Not much in the atttach of documentation right now…. For me, Papers and BibDesk are actually complementary. I use Papers for xttach my pdf, references, etc. I just find Papers fantastic for searching within the pdfs, ior using the smart folders and collections. Then, when it comes to write a paper, I export a.

Very happy with the result so far. A major step forward would be for Papers to recognise changes made in the.

But apart from that, I really think that both are equally useful in their own way. One of the biggest diferences noone has mentioned is support for supplementary material.

Why I use BibDesk instead of Papers

Many articles may involve more than just pdfs. Bibdesk supports any type of file images, docs, bookmarks while Papers only supports pdfs. More importantly, bibdesk allows you to link all those files to the same record, which Papers still does not allow at least easily. Several of my colleagues have the same issue. I use the JabRef, which is java based.

From the description above, it sounds very similar to BibDesk. The advantage here is that it is cross-platform, and so can run on Linux, Mac or Windows. Its native database format is bibtex. So my solution is bibtex db plus the jabref. I was a Papers fan I even bought the mobile app for iOS.

Moved to Lion OS on my Mac. I would need to re-pay to get Papers 2. I consider the idea to re-pay for a minor update of Papers quite ridiculous. I will stay with BibDesk. Just run the script every week or two, and it should keep the bib library up to date. Very easy to use, and one of the last pieces missing for Bibdesk to be a perfect tool for my needs.


The very last piece is a way to make my bibliographies list the arxiv identifier for arxiv-only entries, and only for the arxiv-only entries.

This thread still seems active so a couple of updated comments may be useful. I have been a long time user of both BibTeX and Papers so my comments below are hopefully not too biased! With the previous version, I systematically had to clean my exported.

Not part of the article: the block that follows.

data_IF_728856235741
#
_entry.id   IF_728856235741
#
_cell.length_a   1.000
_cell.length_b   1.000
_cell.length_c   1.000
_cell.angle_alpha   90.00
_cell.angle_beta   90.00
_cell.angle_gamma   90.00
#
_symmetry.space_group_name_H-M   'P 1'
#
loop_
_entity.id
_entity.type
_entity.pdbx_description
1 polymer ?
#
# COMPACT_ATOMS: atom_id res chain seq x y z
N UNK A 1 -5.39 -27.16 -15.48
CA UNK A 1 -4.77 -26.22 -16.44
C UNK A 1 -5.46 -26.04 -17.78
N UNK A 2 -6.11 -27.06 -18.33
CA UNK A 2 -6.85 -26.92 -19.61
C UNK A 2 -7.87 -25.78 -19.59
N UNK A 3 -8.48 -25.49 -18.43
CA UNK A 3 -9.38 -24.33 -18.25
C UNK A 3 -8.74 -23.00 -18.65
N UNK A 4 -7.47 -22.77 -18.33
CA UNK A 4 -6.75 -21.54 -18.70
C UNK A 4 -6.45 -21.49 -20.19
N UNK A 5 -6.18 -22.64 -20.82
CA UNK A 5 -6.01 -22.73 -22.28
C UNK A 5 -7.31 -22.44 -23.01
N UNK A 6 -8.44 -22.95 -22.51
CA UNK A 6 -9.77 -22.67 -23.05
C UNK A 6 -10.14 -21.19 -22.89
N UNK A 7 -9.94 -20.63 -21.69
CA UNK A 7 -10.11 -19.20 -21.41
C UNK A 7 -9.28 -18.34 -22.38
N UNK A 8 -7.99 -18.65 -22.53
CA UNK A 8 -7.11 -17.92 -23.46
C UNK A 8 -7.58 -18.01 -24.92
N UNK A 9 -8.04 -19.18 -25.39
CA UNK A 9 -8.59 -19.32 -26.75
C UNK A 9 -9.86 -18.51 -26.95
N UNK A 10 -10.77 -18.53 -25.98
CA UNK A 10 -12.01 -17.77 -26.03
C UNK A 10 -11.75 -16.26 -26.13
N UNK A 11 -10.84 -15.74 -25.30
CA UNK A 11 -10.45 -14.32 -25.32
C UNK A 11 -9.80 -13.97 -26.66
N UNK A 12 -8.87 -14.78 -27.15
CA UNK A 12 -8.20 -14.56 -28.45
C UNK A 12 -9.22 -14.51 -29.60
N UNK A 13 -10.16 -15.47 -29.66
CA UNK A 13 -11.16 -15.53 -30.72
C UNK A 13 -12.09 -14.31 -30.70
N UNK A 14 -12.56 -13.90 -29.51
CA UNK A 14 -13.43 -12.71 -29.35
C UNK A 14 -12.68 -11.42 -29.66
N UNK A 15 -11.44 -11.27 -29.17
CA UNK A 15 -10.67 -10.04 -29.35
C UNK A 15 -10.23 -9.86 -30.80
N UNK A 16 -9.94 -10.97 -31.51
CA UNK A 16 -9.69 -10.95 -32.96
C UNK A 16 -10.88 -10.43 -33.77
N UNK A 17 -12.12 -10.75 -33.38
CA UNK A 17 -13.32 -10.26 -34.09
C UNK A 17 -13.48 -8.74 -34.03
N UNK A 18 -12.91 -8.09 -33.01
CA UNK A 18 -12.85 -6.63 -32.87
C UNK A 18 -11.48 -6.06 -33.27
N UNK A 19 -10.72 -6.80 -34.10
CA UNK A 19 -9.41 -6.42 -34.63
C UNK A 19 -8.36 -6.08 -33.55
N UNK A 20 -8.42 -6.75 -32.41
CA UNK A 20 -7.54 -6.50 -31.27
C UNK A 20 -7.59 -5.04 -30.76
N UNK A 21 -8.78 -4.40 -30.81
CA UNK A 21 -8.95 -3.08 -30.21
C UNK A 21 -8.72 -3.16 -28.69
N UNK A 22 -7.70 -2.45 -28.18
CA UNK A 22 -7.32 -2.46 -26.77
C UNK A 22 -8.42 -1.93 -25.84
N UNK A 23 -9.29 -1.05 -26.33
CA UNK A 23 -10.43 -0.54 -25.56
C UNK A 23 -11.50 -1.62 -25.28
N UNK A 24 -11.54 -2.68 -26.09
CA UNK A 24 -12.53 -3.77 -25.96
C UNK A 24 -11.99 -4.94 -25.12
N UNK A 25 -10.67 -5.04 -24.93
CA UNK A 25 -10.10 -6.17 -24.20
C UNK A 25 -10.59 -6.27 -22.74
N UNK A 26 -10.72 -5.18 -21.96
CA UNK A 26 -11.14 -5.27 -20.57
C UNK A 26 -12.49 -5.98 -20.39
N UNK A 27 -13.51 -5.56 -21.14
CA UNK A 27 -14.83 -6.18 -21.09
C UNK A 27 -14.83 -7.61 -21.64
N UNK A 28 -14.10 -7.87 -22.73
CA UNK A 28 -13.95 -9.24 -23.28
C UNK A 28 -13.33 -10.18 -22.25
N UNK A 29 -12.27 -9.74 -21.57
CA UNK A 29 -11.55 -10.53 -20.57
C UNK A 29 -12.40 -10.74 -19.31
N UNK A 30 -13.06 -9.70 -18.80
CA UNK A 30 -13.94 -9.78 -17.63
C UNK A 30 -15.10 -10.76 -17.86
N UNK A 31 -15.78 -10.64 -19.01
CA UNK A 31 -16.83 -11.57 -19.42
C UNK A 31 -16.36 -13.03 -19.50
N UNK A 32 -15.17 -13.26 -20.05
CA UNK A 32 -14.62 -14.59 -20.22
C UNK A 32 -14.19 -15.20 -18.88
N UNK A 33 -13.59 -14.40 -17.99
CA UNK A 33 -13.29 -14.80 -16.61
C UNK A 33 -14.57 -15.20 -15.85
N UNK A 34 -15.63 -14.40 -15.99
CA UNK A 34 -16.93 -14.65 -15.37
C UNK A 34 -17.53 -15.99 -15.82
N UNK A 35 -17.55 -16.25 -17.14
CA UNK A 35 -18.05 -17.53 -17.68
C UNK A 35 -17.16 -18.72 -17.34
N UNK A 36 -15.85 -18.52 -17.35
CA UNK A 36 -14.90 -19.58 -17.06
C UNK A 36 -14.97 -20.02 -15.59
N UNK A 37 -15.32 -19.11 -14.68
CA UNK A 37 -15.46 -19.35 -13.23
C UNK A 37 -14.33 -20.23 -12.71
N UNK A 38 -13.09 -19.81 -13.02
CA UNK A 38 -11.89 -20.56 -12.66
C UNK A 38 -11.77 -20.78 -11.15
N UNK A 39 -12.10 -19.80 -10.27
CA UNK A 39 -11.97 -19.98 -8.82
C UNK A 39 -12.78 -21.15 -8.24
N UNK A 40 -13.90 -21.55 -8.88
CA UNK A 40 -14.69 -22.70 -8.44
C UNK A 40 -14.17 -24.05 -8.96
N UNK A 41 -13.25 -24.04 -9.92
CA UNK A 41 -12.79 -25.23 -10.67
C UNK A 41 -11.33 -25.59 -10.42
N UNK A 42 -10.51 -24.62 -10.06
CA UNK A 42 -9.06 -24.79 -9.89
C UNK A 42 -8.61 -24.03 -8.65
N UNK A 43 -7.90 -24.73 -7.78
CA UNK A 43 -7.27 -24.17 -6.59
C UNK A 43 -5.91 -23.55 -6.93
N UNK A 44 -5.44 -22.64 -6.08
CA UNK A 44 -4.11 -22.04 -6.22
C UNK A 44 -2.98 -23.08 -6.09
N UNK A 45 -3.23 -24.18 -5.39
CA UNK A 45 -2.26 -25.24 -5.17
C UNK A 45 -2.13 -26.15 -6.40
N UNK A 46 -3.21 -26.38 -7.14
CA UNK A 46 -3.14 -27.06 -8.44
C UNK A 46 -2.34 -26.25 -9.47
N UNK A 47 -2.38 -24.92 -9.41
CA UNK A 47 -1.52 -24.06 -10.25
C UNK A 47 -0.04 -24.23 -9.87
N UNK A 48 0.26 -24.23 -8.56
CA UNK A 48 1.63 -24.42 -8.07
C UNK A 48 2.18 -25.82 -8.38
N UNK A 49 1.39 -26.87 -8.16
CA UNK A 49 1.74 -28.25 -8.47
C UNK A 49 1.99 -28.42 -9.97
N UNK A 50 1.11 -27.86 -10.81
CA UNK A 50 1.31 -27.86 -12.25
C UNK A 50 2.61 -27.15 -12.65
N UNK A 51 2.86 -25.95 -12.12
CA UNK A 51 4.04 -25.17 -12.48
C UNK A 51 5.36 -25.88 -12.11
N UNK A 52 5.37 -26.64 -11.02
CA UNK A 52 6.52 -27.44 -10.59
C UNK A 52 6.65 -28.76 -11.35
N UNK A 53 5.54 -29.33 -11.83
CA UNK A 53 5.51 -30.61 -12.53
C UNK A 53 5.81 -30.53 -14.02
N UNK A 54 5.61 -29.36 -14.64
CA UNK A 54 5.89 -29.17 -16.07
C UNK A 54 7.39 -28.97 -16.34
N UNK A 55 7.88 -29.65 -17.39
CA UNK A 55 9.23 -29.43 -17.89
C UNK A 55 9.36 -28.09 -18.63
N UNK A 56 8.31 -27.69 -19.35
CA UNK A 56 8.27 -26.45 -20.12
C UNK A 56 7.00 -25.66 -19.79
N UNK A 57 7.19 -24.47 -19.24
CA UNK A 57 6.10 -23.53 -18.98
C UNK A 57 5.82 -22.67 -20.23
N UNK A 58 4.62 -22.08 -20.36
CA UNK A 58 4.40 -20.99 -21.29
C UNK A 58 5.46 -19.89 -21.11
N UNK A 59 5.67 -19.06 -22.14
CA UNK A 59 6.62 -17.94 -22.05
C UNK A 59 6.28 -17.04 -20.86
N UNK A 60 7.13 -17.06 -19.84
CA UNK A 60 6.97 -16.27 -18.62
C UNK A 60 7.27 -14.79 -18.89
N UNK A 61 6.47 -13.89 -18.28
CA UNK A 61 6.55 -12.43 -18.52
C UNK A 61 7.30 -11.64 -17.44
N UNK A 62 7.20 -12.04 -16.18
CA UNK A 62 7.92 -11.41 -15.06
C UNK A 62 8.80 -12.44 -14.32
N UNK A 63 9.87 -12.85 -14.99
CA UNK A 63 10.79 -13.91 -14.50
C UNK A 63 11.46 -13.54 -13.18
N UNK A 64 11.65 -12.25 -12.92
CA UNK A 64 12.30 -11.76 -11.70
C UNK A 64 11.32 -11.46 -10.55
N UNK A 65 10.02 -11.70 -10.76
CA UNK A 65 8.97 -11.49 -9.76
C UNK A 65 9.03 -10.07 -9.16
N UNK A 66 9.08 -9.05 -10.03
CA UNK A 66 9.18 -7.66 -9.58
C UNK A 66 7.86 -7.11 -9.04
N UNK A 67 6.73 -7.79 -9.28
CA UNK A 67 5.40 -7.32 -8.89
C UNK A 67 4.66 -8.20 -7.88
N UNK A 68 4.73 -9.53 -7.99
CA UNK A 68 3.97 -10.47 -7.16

Still hoping for a two-way editing of.

Used correctly, I found it to be a fantastic tool to create a quick summary of the main points in a paper. I use this extensively and it saves me a heck of a time.

Adding PDFs to BibDesk

So, annotations is another area in which Papers has drastically improved. Papers2 has much improved after this BibTeX vs Papers review was posted. Most of the points mentioned above and very relevant at the timeare not all relevant anymore. I like to have every paper I read carefully in one place and exporting that library as a BibTeX file for citing. Simple things like switching tabs or scrolling through the list of papers involve watching a spinning beachball for multiple minutes.

ADS import used to be quick but now takes forever. It syncs iPad to desktop via Dropbox but not iCloud, but my library is way too big to fit in my Dropbox quota. I do have plenty of space to sync via iCloud. Currently I keep papers manually in an iCloud Drive folder, with macOS color-coded tags for organization, and markups syncing across devices. Notify me of followup comments via e-mail.

Let Snow Leopard Roar. Bibdesk Keywords play a starring role in BibDesk, occupying the left column in the main page while in Papers they are bibdesm in Notes. This ability to easily tag articles with multiple keywords and then search based on them is a huge advantage of BibDesk over Papers but I think Papers will catch up soon.

Preview is a can of worms that I choose to leave for tatach day.

Improved annotation functionality and integration with Skim is likely for future versions of Papers. Papers Papers auto-magically imports articles and metadata and downloads the PDF while importing an article into BibDesk is usually a multistep process. BibDesk tatach have a Papers-like single-click import for articles on arxiv. Getting this functionality built into BibDesk would rock.

Again, a full discussion of BibTeX is left for another day, but suffice it to say, being able to assign memorable cite keys to articles is important.